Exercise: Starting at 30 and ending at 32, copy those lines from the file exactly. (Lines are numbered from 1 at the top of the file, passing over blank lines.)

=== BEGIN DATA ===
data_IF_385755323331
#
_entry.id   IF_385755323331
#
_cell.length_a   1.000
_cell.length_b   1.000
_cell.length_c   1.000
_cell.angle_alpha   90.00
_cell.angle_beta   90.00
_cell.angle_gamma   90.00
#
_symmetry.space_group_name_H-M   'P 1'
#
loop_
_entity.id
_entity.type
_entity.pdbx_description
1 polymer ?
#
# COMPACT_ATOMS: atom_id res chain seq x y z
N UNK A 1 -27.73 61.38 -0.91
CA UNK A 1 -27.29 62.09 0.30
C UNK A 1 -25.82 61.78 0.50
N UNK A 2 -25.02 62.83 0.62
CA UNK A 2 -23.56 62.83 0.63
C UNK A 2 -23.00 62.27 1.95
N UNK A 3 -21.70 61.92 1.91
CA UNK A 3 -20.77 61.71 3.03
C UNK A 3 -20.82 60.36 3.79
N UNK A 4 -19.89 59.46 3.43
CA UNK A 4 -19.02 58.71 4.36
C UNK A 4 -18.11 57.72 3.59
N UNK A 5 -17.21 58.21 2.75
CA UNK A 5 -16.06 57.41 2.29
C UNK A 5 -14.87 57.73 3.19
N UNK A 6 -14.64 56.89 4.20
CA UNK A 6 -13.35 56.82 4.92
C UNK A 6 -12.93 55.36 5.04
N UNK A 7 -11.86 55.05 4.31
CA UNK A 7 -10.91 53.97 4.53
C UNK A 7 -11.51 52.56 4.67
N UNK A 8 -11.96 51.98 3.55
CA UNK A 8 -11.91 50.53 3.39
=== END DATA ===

N UNK A 4 -19.89 59.46 3.43
CA UNK A 4 -19.02 58.71 4.36
C UNK A 4 -18.11 57.72 3.59